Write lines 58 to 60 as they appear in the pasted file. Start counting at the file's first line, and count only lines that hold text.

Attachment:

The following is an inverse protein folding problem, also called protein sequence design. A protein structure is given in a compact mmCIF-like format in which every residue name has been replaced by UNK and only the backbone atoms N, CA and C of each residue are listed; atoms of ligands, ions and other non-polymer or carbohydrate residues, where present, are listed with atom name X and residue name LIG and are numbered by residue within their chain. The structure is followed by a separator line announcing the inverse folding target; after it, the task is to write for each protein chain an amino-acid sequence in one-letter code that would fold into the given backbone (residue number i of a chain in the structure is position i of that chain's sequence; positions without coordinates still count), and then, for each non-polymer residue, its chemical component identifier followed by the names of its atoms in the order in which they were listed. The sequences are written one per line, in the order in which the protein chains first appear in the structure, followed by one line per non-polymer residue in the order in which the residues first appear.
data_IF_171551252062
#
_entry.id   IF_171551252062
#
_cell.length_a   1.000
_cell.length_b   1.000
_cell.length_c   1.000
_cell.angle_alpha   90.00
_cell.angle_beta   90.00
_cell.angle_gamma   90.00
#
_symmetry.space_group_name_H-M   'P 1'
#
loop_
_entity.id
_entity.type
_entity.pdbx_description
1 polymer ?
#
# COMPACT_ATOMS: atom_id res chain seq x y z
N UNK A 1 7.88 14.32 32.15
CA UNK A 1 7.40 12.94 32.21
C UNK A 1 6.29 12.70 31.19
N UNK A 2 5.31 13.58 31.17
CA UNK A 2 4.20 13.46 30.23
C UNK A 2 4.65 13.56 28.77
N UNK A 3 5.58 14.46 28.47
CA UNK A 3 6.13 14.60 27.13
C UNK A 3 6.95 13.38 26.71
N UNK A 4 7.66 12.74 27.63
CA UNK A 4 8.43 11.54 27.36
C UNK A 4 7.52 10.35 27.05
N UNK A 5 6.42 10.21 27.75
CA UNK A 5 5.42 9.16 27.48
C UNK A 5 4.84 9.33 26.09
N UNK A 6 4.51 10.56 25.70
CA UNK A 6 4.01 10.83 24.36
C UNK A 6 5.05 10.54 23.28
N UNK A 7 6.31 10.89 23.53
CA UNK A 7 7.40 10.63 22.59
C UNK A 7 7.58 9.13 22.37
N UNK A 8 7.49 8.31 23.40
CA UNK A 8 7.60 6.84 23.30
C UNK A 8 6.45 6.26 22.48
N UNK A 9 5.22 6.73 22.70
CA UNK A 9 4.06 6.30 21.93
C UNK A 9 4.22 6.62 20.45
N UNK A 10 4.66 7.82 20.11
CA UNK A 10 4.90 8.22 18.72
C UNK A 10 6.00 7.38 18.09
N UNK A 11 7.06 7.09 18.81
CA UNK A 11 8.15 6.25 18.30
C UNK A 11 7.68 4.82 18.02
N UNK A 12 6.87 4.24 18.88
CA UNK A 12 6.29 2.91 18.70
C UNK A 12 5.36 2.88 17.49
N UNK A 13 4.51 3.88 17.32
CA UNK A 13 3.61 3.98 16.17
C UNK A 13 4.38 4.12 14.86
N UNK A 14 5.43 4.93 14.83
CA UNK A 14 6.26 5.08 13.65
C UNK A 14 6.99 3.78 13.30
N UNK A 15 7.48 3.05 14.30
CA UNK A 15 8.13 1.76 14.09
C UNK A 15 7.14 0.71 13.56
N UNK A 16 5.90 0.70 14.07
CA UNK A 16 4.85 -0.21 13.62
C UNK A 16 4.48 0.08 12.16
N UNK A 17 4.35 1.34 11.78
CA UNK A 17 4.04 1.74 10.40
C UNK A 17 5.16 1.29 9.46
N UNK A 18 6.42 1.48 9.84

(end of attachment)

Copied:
N UNK A 13 4.51 3.88 17.32
CA UNK A 13 3.61 3.98 16.17
C UNK A 13 4.38 4.12 14.86